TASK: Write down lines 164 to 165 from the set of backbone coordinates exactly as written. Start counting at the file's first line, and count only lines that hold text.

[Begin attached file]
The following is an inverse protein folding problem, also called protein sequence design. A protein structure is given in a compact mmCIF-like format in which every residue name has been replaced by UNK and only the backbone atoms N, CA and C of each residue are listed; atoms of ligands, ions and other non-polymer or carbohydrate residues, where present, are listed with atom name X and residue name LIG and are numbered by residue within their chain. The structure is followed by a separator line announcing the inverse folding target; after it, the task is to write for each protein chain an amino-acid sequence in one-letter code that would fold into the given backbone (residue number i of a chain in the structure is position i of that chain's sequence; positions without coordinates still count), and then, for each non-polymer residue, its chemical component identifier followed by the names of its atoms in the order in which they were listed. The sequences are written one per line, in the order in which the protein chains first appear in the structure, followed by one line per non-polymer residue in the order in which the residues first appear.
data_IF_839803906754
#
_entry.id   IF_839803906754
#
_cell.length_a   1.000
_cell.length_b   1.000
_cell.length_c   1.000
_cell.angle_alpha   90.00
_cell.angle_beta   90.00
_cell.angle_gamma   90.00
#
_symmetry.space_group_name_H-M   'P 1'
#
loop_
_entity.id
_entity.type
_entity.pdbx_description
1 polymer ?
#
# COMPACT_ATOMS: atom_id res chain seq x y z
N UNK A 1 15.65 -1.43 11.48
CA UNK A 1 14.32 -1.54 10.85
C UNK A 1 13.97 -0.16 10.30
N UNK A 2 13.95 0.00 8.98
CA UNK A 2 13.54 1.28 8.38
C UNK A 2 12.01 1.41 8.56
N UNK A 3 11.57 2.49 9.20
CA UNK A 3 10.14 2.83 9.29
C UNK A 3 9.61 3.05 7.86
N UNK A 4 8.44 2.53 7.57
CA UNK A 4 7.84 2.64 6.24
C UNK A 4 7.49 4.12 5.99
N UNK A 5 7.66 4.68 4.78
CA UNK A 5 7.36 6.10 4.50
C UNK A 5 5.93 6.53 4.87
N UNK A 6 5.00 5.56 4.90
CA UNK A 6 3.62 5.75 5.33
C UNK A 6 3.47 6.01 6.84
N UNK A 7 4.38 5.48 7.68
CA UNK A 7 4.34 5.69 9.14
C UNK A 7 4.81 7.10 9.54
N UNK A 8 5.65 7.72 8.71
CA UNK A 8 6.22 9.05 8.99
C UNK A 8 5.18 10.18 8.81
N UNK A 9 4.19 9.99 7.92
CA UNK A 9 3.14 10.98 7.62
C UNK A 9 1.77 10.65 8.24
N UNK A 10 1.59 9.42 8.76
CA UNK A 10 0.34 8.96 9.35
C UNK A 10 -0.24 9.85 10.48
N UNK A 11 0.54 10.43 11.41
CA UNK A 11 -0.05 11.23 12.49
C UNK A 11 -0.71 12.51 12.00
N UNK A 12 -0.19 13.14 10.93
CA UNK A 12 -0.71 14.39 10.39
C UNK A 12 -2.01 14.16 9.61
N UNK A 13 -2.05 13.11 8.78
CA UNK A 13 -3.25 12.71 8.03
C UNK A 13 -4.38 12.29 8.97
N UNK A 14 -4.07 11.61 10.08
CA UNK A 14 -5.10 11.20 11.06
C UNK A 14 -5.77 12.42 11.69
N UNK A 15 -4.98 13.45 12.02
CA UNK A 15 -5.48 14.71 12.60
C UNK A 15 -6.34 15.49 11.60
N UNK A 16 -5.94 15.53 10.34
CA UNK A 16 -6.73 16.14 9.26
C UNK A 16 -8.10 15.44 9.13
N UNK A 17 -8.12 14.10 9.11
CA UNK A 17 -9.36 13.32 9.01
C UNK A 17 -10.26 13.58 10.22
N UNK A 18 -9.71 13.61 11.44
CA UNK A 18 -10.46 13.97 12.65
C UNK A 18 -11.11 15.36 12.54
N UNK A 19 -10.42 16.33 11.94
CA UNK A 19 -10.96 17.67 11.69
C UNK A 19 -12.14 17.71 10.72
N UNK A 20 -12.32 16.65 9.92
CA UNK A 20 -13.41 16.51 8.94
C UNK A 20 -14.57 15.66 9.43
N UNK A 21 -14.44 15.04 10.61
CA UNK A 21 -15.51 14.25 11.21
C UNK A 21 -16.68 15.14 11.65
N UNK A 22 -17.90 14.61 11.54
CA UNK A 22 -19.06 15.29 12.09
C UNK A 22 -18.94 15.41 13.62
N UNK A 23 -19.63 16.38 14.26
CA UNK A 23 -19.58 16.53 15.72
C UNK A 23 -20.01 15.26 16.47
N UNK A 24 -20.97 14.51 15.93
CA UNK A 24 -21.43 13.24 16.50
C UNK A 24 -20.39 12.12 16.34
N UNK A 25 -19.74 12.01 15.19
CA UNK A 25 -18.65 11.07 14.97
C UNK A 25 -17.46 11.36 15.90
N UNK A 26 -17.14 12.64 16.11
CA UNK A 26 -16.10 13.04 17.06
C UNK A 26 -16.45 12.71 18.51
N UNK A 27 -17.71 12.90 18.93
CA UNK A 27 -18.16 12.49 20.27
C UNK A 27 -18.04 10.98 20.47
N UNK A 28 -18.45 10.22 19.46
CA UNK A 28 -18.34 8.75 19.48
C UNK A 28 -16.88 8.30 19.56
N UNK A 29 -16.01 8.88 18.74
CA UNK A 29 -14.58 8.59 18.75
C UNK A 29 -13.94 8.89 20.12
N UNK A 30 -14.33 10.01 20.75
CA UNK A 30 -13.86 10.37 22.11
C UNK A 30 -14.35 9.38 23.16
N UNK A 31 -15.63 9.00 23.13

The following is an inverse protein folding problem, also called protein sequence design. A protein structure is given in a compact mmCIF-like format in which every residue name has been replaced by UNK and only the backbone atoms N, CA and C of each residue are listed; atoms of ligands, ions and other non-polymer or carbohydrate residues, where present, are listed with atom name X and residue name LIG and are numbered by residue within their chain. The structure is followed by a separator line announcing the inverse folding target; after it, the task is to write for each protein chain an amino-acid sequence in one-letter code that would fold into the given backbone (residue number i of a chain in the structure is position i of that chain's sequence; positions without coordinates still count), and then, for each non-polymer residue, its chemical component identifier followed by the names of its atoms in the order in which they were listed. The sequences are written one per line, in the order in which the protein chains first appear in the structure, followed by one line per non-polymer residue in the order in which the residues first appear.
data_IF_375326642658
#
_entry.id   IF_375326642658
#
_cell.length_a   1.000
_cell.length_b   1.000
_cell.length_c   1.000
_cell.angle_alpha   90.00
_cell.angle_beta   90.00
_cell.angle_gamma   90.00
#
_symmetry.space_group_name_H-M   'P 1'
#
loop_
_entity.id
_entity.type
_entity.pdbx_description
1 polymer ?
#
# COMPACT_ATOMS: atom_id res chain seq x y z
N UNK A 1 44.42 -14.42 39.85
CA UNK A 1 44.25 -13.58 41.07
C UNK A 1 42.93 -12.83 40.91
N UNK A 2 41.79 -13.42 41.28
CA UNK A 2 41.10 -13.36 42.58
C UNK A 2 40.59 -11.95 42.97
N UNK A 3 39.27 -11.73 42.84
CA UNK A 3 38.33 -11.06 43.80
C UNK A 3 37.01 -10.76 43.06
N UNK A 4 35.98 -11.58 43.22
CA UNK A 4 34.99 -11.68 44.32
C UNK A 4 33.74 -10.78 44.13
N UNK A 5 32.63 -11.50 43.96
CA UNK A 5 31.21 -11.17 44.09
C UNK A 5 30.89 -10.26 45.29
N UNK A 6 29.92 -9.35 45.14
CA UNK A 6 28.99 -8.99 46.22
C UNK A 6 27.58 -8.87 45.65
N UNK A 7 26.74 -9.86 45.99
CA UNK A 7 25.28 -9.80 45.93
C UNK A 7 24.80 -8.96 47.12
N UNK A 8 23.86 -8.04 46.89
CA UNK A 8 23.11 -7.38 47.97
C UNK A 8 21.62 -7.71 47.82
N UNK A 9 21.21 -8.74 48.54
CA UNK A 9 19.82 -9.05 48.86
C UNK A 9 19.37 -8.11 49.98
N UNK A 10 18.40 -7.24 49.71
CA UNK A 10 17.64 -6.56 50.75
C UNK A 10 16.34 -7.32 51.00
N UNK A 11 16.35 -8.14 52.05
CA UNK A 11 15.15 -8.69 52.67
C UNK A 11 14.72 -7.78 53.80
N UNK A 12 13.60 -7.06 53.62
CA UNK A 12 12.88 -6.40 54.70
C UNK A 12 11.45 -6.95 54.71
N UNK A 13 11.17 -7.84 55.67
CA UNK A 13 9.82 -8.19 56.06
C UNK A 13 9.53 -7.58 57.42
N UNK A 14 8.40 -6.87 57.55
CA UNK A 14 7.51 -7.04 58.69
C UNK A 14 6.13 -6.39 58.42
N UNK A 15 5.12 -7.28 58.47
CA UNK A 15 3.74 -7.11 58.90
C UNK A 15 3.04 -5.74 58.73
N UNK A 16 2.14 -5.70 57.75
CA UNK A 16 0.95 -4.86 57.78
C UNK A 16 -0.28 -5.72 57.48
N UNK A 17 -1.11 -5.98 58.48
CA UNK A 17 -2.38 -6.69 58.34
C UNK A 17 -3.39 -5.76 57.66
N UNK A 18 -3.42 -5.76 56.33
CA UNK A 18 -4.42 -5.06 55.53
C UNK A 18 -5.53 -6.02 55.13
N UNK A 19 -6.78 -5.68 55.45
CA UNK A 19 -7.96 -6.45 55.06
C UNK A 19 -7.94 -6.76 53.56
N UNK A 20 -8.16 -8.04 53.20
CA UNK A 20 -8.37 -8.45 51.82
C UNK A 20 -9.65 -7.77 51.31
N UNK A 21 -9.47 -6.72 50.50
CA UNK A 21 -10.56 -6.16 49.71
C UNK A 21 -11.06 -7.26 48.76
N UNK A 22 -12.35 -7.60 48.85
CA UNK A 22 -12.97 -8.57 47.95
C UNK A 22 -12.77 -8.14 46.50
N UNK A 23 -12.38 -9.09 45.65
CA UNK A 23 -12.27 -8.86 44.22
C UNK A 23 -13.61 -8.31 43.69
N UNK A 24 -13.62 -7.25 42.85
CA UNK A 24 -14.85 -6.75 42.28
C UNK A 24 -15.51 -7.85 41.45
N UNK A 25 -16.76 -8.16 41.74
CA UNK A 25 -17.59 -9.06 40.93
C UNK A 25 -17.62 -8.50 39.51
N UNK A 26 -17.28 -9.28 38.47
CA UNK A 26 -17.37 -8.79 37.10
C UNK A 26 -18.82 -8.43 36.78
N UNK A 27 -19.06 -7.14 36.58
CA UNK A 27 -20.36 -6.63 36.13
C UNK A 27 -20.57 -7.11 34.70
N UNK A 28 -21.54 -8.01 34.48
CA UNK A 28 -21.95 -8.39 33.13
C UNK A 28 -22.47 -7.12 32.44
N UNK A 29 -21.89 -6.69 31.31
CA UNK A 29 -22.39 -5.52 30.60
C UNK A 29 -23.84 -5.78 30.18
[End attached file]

N UNK A 11 16.35 -8.14 52.05
CA UNK A 11 15.15 -8.69 52.67